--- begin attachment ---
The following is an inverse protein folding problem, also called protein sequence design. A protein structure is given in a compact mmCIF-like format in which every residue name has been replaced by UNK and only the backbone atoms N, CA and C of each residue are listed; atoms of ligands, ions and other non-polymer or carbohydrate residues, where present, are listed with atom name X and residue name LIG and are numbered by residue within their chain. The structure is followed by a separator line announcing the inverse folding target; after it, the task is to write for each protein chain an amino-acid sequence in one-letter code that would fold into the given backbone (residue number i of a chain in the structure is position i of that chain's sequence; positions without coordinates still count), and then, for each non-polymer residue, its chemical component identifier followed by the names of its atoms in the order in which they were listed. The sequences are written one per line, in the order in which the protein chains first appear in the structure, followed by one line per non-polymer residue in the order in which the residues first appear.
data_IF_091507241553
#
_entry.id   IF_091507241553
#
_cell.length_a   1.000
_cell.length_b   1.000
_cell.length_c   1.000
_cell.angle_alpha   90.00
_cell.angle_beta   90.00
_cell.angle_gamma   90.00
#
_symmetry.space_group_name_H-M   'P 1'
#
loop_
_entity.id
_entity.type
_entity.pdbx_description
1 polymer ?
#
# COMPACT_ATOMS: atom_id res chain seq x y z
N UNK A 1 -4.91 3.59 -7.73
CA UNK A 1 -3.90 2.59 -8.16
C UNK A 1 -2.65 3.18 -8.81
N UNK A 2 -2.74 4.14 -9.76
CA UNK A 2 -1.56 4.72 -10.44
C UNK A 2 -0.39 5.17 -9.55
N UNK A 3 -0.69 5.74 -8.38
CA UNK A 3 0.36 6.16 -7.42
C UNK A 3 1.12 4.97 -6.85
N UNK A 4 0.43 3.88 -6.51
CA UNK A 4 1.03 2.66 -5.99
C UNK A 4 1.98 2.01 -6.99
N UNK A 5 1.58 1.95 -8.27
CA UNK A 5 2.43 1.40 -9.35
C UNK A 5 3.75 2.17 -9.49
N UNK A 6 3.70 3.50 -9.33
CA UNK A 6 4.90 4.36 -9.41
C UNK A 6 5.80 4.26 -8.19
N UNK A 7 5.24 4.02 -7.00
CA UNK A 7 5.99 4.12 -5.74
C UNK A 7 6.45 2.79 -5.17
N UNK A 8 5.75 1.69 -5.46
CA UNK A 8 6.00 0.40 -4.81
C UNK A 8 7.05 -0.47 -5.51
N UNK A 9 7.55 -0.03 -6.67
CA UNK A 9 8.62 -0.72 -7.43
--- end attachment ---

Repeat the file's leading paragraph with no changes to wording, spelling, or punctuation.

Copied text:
The following is an inverse protein folding problem, also called protein sequence design. A protein structure is given in a compact mmCIF-like format in which every residue name has been replaced by UNK and only the backbone atoms N, CA and C of each residue are listed; atoms of ligands, ions and other non-polymer or carbohydrate residues, where present, are listed with atom name X and residue name LIG and are numbered by residue within their chain. The structure is followed by a separator line announcing the inverse folding target; after it, the task is to write for each protein chain an amino-acid sequence in one-letter code that would fold into the given backbone (residue number i of a chain in the structure is position i of that chain's sequence; positions without coordinates still count), and then, for each non-polymer residue, its chemical component identifier followed by the names of its atoms in the order in which they were listed. The sequences are written one per line, in the order in which the protein chains first appear in the structure, followed by one line per non-polymer residue in the order in which the residues first appear.